Here in earthquake country, securing equipment to walls, floors or lab benches can save enormous grief and loss. The campus's Q-Brace Program pays half the cost of “bolting & bracing” your equipment. Detailed instructions are available; professional tradespeople are provided to do the work; and engineering consultation is available for specialized equipment. See http://www.ehs.berkeley.edu/qbrace.html


12. Emergency Generators. Many of our buildings are equipped with emergency generators. Many are not. Here is what you should know about these:

--Emergency generators in almost all cases are designed to turn on automatically when normal power fails. There will, however, be a several-second delay while the engine starts, so equipment in your building will shut down (unless protected by your own UPS - uninterruptible power supply - system). This includes desktop computers, servers, and everything else electrical. Learn in advance whether critical equipment, especially in labs, needs to be manually restarted after the generator is running.

--The generators will run indefinitely as long as someone replenishes fuel (diesel or natural gas). At UCB, Physical Plant-Campus Services will take care of this (presuming their suppliers have fuel to sell, and deliveries are possible).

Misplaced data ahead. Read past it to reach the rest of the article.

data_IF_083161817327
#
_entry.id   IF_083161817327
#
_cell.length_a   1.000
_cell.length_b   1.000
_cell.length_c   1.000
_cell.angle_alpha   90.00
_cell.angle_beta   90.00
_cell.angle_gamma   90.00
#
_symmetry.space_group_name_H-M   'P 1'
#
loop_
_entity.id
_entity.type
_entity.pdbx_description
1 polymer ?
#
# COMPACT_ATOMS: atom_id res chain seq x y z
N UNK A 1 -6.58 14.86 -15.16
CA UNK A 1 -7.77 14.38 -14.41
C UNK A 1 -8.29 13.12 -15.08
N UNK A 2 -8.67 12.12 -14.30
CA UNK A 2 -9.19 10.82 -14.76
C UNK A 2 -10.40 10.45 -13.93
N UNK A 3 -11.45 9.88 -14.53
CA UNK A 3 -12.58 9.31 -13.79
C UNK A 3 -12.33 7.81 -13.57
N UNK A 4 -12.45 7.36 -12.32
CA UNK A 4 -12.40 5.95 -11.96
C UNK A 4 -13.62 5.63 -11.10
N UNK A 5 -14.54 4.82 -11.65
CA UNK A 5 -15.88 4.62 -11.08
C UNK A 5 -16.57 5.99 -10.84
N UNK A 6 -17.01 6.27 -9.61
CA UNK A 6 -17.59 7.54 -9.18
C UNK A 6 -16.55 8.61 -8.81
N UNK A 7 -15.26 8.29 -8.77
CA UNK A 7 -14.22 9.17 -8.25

--Generators practically never power entire buildings — only critical circuits & equipment. If your lab has critical freezers or other equipment, check that they are plugged into an “emergency outlet” (often color-coded). Do not presume that your desktop computer, or even your office lights, will receive generator power. Ask your building manager.

--Question your building manager about maintenance. Generator systems need periodic (typically monthly) testing and maintenance. And — this is important — testing should include not simply running the engine, but sending the generator's electricity all the way to your freezer. Ask to see the testing records.